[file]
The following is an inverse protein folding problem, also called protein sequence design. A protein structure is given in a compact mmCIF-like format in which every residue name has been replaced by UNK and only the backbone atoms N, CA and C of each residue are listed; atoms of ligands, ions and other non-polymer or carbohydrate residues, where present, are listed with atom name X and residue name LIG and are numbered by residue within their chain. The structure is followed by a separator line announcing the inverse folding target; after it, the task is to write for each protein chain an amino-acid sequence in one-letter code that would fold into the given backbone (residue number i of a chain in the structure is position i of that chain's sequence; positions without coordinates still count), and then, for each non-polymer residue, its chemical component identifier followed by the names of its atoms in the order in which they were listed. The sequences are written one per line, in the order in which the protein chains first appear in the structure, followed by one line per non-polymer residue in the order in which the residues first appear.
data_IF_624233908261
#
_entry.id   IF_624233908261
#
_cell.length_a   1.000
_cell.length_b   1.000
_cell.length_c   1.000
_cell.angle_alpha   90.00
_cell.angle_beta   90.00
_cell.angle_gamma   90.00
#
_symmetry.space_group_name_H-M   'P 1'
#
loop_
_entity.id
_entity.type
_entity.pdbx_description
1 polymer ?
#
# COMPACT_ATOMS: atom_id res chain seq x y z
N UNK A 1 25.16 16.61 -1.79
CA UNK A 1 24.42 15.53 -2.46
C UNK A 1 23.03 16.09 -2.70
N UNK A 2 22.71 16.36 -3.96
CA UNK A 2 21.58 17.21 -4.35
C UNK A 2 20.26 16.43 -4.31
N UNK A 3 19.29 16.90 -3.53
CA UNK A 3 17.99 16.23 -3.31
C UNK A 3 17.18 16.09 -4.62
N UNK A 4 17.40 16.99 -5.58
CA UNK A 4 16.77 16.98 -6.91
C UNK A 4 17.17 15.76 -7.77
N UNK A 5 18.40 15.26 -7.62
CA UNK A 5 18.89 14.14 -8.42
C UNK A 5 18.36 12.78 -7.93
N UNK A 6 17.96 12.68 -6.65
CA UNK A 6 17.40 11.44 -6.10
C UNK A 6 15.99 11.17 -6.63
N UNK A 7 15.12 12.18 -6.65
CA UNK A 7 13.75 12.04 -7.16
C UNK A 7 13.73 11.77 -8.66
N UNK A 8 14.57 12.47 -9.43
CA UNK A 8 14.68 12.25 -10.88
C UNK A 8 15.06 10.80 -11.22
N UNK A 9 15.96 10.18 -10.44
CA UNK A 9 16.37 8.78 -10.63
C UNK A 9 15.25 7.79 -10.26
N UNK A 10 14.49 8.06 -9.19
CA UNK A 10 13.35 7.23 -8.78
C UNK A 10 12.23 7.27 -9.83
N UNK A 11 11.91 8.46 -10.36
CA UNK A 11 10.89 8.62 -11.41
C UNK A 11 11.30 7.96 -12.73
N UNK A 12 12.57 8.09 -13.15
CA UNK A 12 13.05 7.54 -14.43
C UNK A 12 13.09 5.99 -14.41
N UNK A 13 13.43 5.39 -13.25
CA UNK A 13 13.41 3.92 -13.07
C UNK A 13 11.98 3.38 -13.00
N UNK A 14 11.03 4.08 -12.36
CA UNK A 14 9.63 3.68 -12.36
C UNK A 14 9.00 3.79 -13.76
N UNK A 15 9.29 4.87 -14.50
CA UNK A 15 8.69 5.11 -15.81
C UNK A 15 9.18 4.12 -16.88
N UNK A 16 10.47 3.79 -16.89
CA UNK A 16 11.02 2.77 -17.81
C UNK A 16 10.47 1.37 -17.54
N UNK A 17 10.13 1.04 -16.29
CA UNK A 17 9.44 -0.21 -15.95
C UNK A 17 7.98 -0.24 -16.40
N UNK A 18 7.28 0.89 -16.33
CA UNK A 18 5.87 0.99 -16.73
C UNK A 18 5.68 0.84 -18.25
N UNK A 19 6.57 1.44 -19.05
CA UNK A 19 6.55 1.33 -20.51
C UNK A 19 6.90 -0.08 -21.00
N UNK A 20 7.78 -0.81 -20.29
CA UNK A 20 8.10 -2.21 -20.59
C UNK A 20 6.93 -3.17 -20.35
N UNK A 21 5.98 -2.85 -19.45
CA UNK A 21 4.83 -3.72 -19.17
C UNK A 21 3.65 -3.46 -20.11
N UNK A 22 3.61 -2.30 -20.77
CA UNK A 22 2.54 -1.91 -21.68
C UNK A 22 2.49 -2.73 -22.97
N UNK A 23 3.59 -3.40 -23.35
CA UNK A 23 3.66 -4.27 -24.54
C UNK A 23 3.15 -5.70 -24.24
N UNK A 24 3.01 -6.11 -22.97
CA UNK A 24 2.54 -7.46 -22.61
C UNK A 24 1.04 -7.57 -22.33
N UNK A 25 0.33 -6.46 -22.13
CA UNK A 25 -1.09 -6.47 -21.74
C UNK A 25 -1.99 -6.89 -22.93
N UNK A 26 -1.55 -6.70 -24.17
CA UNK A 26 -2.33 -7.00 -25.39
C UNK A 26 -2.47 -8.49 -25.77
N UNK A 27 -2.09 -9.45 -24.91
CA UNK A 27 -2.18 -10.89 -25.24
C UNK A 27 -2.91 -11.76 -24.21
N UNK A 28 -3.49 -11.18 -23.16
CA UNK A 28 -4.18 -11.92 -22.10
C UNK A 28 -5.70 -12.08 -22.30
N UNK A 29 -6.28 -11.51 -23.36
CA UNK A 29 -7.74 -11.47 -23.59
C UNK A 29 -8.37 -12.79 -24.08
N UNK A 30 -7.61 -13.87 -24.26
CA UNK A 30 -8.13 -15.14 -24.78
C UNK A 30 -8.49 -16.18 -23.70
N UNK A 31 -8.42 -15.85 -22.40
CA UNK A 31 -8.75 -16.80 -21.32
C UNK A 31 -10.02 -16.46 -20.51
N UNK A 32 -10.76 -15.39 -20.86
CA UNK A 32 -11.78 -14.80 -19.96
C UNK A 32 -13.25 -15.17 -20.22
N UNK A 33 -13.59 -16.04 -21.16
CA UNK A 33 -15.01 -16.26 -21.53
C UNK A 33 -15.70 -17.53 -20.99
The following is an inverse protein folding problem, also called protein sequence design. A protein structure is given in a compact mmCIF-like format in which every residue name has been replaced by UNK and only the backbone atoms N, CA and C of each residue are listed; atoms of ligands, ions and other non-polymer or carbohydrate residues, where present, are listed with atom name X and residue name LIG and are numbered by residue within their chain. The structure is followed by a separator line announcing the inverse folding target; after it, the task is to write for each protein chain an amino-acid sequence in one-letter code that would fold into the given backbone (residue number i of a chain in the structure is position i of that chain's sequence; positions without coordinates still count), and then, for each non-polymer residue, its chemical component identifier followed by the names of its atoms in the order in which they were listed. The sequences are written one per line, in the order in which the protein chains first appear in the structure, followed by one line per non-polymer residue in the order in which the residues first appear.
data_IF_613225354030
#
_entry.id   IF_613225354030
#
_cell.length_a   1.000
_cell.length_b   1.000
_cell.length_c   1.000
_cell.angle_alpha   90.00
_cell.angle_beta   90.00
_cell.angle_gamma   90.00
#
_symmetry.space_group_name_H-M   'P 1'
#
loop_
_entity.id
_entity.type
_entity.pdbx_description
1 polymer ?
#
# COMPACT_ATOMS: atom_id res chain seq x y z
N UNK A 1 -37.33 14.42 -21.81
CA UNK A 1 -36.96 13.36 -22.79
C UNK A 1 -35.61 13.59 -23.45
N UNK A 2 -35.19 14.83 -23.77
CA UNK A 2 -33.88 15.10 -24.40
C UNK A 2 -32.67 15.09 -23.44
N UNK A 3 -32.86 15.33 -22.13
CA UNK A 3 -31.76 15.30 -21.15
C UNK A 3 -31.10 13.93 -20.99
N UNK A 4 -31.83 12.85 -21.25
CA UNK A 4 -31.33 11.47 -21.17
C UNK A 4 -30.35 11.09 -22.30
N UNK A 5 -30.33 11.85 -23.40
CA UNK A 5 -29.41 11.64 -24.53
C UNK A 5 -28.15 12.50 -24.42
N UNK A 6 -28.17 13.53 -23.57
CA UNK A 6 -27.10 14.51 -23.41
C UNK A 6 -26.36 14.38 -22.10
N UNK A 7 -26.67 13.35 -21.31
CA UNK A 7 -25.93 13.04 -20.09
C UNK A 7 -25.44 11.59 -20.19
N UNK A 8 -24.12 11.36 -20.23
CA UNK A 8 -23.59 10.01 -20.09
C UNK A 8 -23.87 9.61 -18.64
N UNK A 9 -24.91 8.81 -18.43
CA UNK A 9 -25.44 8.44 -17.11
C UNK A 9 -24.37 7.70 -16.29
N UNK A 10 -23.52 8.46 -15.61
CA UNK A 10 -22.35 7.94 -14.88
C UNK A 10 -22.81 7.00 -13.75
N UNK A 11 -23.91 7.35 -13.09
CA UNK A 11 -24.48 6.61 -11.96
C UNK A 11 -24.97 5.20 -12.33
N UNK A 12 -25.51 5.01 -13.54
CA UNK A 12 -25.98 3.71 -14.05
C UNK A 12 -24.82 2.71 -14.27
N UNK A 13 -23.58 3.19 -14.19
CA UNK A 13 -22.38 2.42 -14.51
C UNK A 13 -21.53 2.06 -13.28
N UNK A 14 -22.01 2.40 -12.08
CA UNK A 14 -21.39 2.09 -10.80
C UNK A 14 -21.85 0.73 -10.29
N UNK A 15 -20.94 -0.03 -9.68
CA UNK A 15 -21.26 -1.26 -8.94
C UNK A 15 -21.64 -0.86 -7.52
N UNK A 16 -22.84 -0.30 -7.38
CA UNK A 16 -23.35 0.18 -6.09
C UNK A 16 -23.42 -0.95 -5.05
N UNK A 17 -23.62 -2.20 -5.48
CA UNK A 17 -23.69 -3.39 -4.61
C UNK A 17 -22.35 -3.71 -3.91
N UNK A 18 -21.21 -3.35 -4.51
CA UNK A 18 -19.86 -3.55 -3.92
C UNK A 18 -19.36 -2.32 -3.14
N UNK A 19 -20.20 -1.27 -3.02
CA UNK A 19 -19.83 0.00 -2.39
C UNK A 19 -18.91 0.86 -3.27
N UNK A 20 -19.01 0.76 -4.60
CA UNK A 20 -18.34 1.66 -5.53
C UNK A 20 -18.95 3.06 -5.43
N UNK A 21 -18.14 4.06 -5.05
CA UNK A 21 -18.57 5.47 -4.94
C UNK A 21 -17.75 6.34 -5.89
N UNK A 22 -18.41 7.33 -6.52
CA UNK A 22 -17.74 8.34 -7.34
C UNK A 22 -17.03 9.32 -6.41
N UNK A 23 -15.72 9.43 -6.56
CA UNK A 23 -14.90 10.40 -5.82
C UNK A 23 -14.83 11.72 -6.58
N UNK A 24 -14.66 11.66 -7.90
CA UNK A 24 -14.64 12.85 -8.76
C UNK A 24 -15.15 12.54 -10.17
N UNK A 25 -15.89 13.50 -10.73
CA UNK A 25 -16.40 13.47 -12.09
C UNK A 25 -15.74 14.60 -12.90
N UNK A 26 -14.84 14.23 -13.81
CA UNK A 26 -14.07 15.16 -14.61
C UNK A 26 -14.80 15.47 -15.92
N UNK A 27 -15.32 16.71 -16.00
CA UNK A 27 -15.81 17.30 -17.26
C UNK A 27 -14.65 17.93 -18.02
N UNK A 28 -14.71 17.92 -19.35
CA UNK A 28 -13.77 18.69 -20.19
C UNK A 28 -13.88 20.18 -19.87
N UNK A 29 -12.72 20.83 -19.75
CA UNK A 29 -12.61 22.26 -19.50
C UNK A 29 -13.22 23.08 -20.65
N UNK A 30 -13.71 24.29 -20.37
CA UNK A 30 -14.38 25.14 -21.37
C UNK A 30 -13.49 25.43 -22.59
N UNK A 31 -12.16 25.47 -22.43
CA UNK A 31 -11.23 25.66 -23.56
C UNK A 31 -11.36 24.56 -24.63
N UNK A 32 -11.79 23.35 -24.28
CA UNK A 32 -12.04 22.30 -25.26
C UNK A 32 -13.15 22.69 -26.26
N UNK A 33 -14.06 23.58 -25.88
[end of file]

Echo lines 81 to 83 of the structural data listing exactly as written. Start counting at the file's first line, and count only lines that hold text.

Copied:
C UNK A 20 6.93 -3.17 -20.35
N UNK A 21 5.98 -2.85 -19.45
CA UNK A 21 4.83 -3.72 -19.17